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About the Book
In “Living Together,” U-M alumna Gloria Whelan explores people who coexist and reach a crisis point. Whether her characters are old or young, male or female, in settings that are urban or rural, they wrestle with anger, loneliness, and frustration, but ultimately demonstrate bravery, trust, determination, and, often, the ability to learn something new. In this new collection of short stories and a novella, this Michigan author and winner of the National Book Award shows her versatility. Known as a writer for young readers, the new book will be a welcome discovery for readers of fiction for adults.
“Living Together,” which is part of the Made in Michigan Writers Series, presents a variety of scenarios of people dwelling with one another, coming together, or breaking apart. The subdued lives of older women are shaken by a scandalous invasion; a man looks around him to discover he will be living the rest of his life in the wrong place with the wrong people; a married couple, grown apart, find themselves locked together; suburbanites reach out tenta-tively to the distant city; a house and the ghosts who inhabit it change lives. A final section contains Whelan’s novella, “Keeping Your Place,” which follows a family as their lives and their home change during the years of the Vietnam War. After the loss of her husband, a mother and the three children must make a final visit to their beloved cabin in the woods and come to a crucial decision.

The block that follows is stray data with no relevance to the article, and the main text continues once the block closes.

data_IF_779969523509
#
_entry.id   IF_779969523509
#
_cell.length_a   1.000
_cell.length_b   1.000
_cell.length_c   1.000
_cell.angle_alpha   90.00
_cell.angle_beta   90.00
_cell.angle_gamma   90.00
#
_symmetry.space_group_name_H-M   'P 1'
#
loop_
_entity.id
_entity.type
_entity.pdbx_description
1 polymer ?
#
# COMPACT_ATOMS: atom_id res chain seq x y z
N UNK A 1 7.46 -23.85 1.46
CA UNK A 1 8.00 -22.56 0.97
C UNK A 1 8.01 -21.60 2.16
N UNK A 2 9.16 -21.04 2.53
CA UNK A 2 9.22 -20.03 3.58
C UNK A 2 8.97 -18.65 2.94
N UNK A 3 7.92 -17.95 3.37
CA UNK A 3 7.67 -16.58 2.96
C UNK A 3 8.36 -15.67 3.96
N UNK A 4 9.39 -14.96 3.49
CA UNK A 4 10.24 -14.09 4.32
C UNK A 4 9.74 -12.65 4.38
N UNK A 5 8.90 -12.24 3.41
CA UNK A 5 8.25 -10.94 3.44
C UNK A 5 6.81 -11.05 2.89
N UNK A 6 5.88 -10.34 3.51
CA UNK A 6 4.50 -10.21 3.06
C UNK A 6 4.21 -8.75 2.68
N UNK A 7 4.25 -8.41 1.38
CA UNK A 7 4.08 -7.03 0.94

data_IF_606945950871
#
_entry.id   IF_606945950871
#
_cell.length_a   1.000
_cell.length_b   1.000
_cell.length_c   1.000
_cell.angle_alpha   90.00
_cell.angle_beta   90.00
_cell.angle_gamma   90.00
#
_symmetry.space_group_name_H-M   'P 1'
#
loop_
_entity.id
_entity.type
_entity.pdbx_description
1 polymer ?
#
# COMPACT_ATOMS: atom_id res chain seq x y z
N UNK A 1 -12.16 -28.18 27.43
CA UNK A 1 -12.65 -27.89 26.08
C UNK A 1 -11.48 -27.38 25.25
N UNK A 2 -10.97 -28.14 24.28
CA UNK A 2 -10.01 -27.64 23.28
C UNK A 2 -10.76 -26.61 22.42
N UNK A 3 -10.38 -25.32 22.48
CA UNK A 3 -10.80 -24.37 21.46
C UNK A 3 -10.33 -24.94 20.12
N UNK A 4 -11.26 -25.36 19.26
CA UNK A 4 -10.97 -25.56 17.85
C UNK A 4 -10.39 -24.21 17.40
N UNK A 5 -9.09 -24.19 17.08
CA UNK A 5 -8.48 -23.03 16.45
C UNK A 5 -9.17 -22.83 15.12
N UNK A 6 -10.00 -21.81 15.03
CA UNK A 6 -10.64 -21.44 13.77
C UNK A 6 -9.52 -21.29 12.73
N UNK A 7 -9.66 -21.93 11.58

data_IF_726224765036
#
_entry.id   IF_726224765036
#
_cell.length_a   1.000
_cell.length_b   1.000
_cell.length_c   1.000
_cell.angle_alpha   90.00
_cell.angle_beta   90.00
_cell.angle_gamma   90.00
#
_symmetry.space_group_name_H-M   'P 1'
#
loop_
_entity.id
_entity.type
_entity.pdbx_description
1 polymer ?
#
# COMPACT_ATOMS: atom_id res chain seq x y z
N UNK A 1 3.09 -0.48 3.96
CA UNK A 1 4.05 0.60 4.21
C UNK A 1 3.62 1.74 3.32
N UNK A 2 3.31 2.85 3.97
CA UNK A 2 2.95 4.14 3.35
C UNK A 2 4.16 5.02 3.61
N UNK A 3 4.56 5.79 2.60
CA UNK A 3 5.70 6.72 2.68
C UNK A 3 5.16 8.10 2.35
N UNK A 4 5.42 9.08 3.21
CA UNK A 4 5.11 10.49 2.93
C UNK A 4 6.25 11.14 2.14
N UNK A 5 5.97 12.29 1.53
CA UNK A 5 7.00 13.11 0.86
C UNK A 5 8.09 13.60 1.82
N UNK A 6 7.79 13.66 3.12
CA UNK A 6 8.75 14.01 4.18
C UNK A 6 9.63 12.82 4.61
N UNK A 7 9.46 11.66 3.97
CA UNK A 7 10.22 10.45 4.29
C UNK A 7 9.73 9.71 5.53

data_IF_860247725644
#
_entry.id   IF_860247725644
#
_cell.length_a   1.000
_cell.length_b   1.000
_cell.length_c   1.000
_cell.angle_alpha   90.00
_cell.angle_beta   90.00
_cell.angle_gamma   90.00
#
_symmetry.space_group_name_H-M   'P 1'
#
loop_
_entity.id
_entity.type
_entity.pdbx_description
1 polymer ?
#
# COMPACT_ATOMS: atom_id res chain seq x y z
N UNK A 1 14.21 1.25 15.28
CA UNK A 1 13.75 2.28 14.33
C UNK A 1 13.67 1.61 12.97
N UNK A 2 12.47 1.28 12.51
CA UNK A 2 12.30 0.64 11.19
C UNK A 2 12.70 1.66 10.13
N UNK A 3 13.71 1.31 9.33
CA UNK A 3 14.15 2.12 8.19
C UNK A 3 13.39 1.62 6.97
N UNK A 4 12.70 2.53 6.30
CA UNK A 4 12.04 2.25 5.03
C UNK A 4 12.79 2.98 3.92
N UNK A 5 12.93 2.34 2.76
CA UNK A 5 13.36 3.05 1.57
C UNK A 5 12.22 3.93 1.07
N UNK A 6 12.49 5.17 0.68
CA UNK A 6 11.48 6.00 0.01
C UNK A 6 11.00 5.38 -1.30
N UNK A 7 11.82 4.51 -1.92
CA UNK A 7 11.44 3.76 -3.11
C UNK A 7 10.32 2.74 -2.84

Whelan’s quirky, relatable characters and quietly powerful narrative show that we all have to live together, whether we do it with enthusiasm or joy, reluctance or despair.
About the Author
Gloria Whelan, ’45, MSW’48, is the best-selling author of many novels for young readers, including “Homeless Bird,” winner of the National Book Award. Gloria’s short stories have appeared in a number of literary quarterlies, including “The Gettysburg Review,” “The Ontario Review,” and “The Missouri Review,” and in anthologies and “Prize Stories: The O. Henry Awards.” She lives with her husband, Joseph, in the woods of northern Michigan.